The process of radiometric calibration incorporates many key elements such as the position of the sun and sensor as well as irradiance data from light sensors and/or reflectance panels. The radiometric calibration process can take all this information and core sensor parameters such as camera gain and exposure to enable the process of converting digital numbers from raw multispectral imagery into sensor reflectance/irradiance and then into surface reflectance.

To conclude …

At this point, you know that radiometric calibration changes image pixel values to accurately represent the true reflectance of objects in an image.  Two main tools–a reflectance panel and incident light sensor–help us capture the information needed for radiometric calibration, and are necessary components of any multispectral imaging toolset.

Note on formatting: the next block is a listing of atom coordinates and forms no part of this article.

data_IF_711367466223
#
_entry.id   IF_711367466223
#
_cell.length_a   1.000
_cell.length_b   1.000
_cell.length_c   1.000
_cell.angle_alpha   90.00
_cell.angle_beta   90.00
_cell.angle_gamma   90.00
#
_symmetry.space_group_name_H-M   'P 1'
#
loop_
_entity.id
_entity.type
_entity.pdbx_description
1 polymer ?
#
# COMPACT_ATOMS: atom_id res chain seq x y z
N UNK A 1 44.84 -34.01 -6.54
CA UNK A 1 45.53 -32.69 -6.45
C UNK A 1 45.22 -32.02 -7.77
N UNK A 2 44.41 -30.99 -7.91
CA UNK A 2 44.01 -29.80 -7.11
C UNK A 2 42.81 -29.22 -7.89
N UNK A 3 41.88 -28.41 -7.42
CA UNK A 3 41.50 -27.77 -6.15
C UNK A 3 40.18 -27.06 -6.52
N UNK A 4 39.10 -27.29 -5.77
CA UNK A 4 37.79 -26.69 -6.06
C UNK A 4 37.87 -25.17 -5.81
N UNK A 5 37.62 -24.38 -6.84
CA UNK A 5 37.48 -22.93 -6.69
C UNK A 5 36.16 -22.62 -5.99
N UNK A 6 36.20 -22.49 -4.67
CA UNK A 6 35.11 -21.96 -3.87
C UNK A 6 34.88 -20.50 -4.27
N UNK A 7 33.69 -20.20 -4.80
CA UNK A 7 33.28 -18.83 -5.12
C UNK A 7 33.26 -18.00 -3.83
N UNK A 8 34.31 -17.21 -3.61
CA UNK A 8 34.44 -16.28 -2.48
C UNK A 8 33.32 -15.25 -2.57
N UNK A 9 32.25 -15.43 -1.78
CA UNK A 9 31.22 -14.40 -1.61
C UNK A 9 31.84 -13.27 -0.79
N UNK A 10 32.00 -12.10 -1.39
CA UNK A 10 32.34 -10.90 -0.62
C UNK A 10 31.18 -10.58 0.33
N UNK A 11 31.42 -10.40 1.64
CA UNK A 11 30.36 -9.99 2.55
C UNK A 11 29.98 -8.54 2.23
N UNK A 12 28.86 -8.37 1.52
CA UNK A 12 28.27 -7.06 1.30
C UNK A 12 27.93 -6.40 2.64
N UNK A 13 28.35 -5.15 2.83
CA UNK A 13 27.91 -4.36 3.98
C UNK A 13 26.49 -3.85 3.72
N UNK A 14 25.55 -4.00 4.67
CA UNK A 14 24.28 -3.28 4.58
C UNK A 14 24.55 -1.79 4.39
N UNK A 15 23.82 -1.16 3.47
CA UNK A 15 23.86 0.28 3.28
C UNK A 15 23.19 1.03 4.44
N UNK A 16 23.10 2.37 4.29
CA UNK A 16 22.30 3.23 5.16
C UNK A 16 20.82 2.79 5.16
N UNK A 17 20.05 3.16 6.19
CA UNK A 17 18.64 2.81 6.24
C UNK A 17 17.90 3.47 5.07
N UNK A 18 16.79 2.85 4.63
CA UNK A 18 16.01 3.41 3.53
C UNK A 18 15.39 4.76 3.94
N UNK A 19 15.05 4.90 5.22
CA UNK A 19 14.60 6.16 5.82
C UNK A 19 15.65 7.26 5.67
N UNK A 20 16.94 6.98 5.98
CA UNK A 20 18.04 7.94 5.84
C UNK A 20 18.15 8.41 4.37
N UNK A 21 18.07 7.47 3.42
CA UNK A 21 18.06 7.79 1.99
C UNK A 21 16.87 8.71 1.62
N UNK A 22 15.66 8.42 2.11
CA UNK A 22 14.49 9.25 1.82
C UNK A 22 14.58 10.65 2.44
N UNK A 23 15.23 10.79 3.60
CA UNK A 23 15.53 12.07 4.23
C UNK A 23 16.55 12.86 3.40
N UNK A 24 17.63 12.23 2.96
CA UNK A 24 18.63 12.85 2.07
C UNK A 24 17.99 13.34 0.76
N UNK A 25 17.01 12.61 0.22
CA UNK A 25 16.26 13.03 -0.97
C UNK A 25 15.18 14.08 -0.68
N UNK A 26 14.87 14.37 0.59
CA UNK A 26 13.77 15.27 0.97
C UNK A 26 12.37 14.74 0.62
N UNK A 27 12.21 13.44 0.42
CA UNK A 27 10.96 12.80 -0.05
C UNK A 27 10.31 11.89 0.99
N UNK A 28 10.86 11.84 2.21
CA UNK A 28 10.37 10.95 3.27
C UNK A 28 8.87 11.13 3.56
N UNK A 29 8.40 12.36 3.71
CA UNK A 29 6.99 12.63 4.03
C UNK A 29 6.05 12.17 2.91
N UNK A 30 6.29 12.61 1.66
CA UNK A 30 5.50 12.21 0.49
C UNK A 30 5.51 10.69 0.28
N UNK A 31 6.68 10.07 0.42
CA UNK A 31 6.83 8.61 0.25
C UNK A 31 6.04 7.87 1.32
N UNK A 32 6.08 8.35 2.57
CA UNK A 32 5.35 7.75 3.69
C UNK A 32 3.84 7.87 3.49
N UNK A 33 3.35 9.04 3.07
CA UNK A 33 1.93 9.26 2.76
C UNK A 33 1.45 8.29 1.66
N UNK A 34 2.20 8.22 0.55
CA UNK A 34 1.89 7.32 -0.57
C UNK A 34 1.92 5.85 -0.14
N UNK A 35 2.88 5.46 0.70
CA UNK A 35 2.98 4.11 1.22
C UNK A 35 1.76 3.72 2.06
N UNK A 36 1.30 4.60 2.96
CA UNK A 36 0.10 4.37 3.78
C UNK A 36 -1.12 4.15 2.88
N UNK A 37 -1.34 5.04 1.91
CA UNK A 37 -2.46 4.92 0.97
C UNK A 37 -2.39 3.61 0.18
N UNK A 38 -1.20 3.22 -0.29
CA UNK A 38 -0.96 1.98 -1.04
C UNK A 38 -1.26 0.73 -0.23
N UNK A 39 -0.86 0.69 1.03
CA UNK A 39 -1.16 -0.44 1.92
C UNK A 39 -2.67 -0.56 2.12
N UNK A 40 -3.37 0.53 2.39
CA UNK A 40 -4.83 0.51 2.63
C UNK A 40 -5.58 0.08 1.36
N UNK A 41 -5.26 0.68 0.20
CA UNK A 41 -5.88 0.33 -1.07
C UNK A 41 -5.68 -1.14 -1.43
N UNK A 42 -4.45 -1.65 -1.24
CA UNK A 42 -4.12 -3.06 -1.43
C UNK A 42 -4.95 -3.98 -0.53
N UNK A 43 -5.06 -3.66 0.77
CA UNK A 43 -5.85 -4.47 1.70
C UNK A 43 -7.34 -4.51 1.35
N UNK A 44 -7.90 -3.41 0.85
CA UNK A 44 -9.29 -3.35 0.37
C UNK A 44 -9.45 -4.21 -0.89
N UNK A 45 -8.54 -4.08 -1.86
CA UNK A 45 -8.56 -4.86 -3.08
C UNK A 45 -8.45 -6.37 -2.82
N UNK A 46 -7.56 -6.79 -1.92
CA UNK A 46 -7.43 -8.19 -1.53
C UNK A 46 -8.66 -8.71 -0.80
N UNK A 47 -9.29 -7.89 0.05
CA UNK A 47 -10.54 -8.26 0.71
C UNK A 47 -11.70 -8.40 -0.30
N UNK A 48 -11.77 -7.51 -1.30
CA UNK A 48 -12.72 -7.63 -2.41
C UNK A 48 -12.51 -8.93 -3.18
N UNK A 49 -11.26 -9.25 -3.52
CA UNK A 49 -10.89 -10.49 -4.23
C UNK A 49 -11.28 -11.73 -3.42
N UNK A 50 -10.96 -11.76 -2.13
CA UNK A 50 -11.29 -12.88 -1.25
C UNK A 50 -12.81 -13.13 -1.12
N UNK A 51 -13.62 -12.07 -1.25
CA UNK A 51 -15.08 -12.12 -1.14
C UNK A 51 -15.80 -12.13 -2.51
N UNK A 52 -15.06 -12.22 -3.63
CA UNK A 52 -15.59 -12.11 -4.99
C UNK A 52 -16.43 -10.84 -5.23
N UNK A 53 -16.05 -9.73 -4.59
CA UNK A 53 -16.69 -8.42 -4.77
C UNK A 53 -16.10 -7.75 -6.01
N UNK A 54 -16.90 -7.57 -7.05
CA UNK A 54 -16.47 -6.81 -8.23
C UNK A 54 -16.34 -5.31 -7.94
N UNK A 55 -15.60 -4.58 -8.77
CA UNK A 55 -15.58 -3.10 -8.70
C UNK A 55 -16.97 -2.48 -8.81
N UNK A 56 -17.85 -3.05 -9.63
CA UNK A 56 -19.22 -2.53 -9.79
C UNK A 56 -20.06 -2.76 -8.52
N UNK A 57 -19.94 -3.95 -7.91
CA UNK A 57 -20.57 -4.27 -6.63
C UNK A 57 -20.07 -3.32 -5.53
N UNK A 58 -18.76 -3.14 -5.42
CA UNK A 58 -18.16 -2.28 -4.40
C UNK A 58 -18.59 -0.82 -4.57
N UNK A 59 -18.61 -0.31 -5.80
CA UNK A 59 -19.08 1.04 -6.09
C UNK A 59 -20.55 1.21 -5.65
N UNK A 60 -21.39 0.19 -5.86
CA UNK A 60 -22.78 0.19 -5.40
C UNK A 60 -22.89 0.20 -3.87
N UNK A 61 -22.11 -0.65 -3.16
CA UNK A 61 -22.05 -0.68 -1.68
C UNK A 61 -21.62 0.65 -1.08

Because plant reflectance can be an indicator of health, stress, disease, differing varieties or species and more, accurate reflectance values are key to understanding plant physiology and comparing imagery from day to day or season to season.  Time-based analysis is not possible without accounting for lighting conditions, and is therefore not possible without quality radiometric calibration.

Keep an eye out for our next post on the capabilities of downwelling light sensors and what makes them effective.